Under the BSA the term “bank” is defined in 31 CFR 1010.100(d) and includes each agent, agency, branch or office within the United States of banks, savings associations, credit unions, and foreign banks.
 See Federal Financial Institutions Examination Council (FFIEC) Bank Secrecy Act/Anti-Money Laundering Examination Manual (2014), at https://bsaaml.ffiec.gov/pages_manual/manual_online.htm
 See Voluntary Information Sharing Among Financial Institutions, 31 CFR 1010.540.
 See 31 U.S.C. 5311 et seq., 31 U.S.C. 5318(h)(1), and the federal banking agencies’ implementing BSA/AML compliance program regulations: 12 CFR 208.63, 12 CFR 211.5(m), and 12 CFR 211.24(j) (FRB); 12 CFR 326.8 (FDIC); 12 CFR 748.2 (NCUA); and 12 CFR 21.21 (OCC).
 See 31 CFR 1020.210 and 1010.230 – Under the Customer Due Diligence rule, banks are required to develop and implement appropriate risk-based procedures for conducting ongoing customer due diligence, to include, but not be limited to (i) understanding the nature and purpose of customer relationships for the purpose of developing a customer risk profile; and (ii) conducting ongoing monitoring to identify and report suspicious transactions and, on a risk basis, to maintain and update customer information (including beneficial owners of legal entity customers).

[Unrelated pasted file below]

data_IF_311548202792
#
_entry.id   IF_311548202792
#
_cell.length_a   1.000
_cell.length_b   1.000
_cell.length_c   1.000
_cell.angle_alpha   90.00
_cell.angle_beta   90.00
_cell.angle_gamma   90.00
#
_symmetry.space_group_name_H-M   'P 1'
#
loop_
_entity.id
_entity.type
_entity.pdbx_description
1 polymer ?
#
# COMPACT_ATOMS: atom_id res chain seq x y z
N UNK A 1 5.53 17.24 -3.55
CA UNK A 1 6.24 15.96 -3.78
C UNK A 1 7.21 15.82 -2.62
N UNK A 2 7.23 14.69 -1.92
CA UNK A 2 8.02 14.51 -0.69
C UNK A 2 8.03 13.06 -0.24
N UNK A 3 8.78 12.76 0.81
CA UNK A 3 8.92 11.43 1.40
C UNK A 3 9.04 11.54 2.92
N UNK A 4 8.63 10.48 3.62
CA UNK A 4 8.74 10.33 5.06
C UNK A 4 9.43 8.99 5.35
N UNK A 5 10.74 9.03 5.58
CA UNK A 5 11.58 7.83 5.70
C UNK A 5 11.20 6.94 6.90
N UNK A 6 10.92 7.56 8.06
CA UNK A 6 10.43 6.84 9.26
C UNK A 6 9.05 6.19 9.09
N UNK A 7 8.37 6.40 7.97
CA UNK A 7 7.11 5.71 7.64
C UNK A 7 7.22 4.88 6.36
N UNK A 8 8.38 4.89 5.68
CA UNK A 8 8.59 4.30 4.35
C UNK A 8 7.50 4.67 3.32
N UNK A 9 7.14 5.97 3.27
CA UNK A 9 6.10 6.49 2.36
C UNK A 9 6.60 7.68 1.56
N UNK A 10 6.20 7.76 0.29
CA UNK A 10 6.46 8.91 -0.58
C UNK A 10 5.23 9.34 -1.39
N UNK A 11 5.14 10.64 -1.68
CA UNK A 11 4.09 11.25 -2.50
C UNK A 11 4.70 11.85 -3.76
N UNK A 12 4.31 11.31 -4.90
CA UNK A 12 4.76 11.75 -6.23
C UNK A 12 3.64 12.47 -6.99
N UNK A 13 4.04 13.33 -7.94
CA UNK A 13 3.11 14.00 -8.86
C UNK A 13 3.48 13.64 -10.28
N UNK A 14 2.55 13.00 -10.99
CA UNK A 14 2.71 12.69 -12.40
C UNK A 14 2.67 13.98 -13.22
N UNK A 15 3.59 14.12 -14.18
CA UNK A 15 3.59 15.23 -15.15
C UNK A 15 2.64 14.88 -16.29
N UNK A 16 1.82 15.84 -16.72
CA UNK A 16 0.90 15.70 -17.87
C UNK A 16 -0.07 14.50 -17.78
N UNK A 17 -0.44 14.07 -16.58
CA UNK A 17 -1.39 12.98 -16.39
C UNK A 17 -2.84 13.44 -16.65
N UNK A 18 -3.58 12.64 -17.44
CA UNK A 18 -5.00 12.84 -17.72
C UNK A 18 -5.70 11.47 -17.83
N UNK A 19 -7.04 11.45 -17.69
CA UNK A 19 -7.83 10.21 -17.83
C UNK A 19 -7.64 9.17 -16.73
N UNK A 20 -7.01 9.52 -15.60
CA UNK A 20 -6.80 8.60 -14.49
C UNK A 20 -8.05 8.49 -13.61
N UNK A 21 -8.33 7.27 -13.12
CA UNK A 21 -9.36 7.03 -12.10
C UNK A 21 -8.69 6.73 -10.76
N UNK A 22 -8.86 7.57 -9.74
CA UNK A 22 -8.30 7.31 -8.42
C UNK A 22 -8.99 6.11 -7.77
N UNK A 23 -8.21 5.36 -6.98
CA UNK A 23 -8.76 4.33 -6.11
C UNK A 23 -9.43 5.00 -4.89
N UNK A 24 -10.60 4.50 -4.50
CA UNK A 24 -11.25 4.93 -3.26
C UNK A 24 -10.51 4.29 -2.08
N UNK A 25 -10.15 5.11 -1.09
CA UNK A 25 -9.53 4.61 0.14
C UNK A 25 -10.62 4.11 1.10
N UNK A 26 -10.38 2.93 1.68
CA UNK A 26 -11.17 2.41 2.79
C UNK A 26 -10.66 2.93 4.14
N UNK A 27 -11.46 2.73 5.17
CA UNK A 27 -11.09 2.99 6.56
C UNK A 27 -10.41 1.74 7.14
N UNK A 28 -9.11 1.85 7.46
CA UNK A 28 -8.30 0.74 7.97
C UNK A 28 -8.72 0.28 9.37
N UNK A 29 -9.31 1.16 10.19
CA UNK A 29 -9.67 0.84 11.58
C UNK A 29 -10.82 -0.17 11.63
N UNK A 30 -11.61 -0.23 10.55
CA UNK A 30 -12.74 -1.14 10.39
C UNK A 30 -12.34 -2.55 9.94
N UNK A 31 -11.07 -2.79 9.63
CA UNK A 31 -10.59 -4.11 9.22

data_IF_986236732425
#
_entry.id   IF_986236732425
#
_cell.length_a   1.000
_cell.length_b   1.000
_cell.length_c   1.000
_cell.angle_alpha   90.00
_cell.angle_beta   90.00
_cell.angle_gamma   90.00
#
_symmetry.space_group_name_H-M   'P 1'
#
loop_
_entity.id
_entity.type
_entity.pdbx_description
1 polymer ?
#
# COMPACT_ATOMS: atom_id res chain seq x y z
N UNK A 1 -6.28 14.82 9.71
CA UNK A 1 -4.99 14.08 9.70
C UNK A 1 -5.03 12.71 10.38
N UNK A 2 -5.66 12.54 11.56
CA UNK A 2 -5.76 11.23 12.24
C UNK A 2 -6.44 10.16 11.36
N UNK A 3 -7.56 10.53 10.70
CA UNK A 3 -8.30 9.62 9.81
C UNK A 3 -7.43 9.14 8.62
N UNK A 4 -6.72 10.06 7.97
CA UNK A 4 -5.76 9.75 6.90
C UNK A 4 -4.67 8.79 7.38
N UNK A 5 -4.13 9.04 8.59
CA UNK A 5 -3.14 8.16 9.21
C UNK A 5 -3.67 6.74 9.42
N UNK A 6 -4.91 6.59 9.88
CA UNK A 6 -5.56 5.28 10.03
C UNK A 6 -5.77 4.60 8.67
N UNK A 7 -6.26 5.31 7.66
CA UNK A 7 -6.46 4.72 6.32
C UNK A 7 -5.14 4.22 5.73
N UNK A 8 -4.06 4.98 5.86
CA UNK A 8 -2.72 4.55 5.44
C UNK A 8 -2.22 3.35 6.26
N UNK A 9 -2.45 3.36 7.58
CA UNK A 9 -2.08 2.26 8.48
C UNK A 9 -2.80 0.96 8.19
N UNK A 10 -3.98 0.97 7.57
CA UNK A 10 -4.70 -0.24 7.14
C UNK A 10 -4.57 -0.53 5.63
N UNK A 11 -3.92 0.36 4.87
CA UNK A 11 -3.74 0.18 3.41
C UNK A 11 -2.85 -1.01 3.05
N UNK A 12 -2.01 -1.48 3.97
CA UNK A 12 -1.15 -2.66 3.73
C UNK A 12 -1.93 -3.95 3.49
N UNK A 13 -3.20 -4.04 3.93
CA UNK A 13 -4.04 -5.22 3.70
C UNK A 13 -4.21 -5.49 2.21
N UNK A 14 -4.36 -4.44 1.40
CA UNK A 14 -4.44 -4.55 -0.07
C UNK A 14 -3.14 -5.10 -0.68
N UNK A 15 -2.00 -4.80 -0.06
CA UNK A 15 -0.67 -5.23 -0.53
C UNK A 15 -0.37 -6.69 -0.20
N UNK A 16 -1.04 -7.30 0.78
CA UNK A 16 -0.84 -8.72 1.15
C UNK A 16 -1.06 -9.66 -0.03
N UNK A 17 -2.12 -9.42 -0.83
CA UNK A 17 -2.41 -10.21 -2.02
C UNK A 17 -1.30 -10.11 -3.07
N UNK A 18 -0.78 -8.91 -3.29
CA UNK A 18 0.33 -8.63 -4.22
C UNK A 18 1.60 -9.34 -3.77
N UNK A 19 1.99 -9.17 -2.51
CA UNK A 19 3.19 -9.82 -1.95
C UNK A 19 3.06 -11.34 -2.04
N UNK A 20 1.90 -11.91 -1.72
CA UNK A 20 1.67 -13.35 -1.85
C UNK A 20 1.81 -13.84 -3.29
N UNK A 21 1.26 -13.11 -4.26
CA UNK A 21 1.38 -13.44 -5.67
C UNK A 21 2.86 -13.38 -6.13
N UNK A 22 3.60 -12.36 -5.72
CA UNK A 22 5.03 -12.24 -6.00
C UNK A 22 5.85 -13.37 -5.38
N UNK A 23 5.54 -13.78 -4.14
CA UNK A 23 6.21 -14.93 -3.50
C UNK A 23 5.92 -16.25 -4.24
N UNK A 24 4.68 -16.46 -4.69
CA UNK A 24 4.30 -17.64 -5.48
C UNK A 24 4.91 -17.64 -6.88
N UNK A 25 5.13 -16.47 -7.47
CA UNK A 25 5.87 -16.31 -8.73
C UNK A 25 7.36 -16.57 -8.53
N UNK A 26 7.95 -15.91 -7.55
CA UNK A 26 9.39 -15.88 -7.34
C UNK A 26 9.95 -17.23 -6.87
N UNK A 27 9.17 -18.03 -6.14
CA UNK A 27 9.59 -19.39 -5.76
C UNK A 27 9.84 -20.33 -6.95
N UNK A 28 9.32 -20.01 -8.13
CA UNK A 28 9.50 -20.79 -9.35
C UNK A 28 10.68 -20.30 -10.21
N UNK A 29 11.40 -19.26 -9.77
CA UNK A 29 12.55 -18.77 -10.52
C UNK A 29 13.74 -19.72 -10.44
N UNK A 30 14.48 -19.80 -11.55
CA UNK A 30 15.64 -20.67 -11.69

See 12 CFR 208.63, 12 CFR 211.5(m), and 12 CFR 211.24(j) (FRB); 12 CFR 326.8 (FDIC); 12 CFR 748.2 (NCUA); and 12 CFR 21.21 (OCC).
 Although it may not generally be appropriate to share a BSA officer through a collaborative arrangement, it may be more appropriate between affiliated banks.
 See e.g., FDIC’s Risk Management Manual of Examination Policies, Chapter 4.3 Related Organizations, Dual Employees Section at https://www.fdic.gov/regulations/safety/manual/section4-3.pdf.
 See e.g., OCC’s “An Opportunity for Community Banks: Working Together Collaboratively” (January 13, 2015), at https://www.occ.gov /publications/publications-by-type/other-publications-reports/pub-other-community-banks-working-collaborately.PDF.